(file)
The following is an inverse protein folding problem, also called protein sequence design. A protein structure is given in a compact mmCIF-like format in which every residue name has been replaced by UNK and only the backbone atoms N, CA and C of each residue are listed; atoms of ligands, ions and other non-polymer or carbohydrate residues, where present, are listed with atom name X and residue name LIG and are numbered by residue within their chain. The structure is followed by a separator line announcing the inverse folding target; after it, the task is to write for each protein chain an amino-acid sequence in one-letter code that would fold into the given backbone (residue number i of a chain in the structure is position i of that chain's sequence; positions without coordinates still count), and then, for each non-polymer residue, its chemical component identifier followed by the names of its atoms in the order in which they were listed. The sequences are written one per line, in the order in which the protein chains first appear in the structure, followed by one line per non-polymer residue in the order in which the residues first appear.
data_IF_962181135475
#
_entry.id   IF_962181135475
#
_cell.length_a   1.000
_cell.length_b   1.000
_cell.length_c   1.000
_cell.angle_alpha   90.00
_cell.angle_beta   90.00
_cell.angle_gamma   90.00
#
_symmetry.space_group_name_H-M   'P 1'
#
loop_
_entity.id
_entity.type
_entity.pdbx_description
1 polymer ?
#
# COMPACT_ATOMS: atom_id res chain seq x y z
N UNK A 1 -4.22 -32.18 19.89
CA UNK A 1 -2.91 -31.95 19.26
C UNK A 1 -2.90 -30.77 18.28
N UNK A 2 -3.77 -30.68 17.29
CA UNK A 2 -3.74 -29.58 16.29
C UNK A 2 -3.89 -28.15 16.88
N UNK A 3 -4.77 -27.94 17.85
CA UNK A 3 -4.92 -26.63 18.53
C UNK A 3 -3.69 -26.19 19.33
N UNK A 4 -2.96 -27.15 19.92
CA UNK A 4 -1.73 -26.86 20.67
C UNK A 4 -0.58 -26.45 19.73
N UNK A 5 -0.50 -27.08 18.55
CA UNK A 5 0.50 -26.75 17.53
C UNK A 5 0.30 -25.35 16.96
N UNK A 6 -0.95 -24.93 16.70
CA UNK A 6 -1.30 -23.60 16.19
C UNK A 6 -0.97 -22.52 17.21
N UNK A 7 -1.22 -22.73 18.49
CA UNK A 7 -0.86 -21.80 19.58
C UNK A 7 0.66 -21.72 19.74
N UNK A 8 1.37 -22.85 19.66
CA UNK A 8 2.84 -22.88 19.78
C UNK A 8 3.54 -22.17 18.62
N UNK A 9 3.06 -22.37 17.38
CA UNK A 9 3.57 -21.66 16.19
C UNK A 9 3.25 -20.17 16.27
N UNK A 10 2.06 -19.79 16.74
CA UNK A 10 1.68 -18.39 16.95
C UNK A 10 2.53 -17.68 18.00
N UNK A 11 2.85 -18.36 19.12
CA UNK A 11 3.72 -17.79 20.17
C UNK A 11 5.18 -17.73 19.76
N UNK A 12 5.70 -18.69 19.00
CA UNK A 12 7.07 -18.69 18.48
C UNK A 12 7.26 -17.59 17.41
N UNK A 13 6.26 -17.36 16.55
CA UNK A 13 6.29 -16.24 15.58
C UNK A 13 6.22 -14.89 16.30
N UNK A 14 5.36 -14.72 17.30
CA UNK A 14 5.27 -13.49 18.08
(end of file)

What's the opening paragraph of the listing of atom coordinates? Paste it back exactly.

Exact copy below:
The following is an inverse protein folding problem, also called protein sequence design. A protein structure is given in a compact mmCIF-like format in which every residue name has been replaced by UNK and only the backbone atoms N, CA and C of each residue are listed; atoms of ligands, ions and other non-polymer or carbohydrate residues, where present, are listed with atom name X and residue name LIG and are numbered by residue within their chain. The structure is followed by a separator line announcing the inverse folding target; after it, the task is to write for each protein chain an amino-acid sequence in one-letter code that would fold into the given backbone (residue number i of a chain in the structure is position i of that chain's sequence; positions without coordinates still count), and then, for each non-polymer residue, its chemical component identifier followed by the names of its atoms in the order in which they were listed. The sequences are written one per line, in the order in which the protein chains first appear in the structure, followed by one line per non-polymer residue in the order in which the residues first appear.